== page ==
Net Net: Promoting innovation and managing change
Net Net: Promoting innovation and managing change

The Embarrassing Lack of Money in American Politics


We're so used to hearing about the problems caused by "money in politics" that it can be a shock to read about how how little money there is in politics.

The latest stories about money and politics are about an "influx of money" coming from "billionaire casino owner" Sheldon Adelson. The money is going through a group called "Winning Our Future" that is spending it on advertisements attacking Mitt Romney as a "predatory capitalist." Adelson is a long-time supporter of Newt Gingrich, a rival for the Republican nomination.

So how many hundreds of millions of dollars is Adelson pouring into the GOP primaries? Just $5 million.

That's right, I said $5 million.

Oh. Really? Hmmm.

As Steve Sailer says, this is chump change:

Now, T. Boone Pickens giving $165 million to get Oklahoma State almost into the BCS title game — that's significant money. But $5 million sounds like what some used car dealer ponies up to get his college football team's weight room refurbished, not the kind of serious moolah that may determine the course of American history. Reading these articles, I feel like I'm in that scene in "Austin Powers" where Dr. Evil is defrosted after 30 years and threatens to blow up the world if he's not given "One. Million. Dollars!"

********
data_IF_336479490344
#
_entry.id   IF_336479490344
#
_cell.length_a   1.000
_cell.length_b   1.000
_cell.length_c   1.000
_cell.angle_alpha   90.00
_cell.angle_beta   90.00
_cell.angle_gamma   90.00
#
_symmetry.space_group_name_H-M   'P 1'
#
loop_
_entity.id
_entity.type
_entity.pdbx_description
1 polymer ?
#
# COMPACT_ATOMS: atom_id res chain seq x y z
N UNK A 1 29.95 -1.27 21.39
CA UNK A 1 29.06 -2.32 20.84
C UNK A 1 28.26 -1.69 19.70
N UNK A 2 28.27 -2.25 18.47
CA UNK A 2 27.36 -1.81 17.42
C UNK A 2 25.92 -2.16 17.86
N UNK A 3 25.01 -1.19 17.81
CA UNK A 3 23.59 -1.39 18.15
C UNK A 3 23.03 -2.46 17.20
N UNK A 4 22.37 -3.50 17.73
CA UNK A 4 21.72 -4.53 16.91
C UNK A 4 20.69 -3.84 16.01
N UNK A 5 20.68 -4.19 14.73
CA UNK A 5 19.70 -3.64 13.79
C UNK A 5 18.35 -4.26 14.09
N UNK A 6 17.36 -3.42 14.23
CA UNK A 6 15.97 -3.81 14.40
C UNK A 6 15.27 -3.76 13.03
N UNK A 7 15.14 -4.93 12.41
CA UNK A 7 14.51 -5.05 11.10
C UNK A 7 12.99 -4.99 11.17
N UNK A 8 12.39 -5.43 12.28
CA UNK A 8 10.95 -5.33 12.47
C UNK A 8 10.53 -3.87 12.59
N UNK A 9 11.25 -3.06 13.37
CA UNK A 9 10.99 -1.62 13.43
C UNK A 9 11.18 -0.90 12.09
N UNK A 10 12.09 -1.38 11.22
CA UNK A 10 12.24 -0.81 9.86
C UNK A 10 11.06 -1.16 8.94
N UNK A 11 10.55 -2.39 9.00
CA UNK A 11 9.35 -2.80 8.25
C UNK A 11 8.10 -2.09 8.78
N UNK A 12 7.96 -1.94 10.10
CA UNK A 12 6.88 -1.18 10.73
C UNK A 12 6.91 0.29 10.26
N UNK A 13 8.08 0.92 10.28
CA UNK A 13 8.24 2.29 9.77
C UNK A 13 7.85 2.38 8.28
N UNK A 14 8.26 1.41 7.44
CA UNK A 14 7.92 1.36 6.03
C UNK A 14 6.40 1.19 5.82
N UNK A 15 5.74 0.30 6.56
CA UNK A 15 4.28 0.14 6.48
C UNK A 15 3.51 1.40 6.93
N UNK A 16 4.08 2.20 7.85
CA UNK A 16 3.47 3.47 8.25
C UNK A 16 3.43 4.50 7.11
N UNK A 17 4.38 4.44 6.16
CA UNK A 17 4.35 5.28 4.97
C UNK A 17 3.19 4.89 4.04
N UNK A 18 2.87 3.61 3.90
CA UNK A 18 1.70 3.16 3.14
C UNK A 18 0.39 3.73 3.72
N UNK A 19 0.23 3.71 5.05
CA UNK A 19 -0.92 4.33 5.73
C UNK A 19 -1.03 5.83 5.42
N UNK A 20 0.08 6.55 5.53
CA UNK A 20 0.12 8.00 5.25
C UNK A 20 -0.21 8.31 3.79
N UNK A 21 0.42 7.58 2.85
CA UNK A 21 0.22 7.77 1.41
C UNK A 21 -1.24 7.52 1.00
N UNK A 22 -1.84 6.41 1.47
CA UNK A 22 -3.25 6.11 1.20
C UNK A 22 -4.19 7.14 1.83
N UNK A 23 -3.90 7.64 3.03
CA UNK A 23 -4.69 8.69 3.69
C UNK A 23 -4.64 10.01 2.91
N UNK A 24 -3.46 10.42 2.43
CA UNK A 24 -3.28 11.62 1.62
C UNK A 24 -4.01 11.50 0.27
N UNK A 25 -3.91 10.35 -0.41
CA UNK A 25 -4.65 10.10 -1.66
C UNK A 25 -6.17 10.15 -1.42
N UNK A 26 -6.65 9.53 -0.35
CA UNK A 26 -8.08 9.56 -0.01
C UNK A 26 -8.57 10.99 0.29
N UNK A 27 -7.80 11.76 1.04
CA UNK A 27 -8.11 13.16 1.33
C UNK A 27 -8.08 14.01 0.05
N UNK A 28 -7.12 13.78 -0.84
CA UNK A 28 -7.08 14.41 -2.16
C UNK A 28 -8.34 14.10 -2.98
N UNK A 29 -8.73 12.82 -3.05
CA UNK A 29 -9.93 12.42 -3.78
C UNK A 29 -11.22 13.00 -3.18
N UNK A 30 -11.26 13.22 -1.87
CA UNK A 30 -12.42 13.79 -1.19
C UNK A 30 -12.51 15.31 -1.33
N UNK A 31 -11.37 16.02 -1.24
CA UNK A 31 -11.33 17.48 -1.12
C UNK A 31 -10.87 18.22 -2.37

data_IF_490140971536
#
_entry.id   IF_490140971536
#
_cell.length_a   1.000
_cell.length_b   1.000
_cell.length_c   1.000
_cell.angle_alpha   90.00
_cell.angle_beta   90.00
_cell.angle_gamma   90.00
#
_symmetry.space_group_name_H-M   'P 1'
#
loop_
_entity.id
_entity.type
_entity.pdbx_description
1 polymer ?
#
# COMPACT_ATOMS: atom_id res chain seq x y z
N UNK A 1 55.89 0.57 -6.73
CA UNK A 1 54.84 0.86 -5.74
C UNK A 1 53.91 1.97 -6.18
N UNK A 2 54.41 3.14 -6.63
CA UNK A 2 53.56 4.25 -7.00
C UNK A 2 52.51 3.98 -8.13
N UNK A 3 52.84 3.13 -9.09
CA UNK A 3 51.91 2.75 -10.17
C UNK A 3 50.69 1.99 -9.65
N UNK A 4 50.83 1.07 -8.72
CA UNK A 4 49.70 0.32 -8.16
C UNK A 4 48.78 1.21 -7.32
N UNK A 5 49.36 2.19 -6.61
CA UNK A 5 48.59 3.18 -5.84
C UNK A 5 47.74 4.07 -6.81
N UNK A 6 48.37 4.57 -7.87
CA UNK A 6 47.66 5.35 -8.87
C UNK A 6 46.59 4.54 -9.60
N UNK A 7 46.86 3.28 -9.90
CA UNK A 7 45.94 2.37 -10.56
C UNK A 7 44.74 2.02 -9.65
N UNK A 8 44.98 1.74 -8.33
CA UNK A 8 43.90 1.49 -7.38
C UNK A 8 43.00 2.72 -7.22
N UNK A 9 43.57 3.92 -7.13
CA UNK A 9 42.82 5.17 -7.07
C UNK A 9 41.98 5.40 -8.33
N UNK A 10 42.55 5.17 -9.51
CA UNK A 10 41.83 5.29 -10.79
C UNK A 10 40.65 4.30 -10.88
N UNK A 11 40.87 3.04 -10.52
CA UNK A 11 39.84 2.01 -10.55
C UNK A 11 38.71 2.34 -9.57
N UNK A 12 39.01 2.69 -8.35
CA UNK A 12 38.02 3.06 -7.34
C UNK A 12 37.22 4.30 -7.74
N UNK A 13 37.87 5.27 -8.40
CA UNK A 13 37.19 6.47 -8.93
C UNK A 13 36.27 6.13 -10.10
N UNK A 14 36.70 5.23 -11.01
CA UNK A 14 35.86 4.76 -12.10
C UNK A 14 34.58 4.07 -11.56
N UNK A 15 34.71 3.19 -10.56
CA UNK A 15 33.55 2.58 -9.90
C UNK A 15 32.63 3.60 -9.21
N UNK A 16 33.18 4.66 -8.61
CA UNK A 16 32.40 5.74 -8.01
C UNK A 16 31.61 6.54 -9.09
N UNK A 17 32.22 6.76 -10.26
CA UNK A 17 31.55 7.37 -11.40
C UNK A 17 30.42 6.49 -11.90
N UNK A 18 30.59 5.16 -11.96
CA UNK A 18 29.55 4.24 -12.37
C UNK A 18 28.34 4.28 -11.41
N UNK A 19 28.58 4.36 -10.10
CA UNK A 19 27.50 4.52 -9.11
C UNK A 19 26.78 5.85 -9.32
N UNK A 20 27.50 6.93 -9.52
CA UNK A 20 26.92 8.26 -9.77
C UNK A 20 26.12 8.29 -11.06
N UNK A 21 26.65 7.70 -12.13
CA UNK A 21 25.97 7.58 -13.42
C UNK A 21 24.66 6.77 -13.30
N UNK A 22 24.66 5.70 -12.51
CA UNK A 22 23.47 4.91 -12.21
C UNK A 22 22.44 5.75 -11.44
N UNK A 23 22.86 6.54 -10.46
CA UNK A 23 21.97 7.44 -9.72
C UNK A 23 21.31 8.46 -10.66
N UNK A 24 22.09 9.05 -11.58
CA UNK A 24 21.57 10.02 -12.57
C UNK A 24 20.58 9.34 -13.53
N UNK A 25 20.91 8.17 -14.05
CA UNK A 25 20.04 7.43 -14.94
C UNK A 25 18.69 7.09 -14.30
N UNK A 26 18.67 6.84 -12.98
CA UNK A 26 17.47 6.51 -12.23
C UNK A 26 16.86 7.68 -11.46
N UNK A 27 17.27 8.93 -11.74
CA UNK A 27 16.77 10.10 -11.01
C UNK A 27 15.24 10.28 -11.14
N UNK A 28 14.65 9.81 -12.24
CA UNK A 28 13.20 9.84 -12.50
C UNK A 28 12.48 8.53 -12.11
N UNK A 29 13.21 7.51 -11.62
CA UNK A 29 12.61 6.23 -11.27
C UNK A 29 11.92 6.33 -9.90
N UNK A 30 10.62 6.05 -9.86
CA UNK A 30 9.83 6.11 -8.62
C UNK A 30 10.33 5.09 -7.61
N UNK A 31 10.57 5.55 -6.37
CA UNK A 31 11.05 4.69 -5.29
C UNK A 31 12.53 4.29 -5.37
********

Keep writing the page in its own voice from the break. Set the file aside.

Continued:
Lady Gaga made a reported $90 million last year. If the theory that money has a major influence on politics is correct, she could just buy the entire 2012 presidential election for whomever she happens to favor.

One effect of our campaign finance laws has been to exclude the well-off from independently influencing politics. The wealthy can no longer marshall a few dozen of their country club friends to make tens of thousands of dollars in donations directly to candidates. They cap out at quite low levels. Instead, they are forced to dilute their influence by donating to PACs and Super PACs, which are run by professional political operatives.

The super-wealthy, of course, get to just start their own Super Pacs funded with millions, preserving their influence. It's a triumph of the 0.01 percent over the 1 percent.

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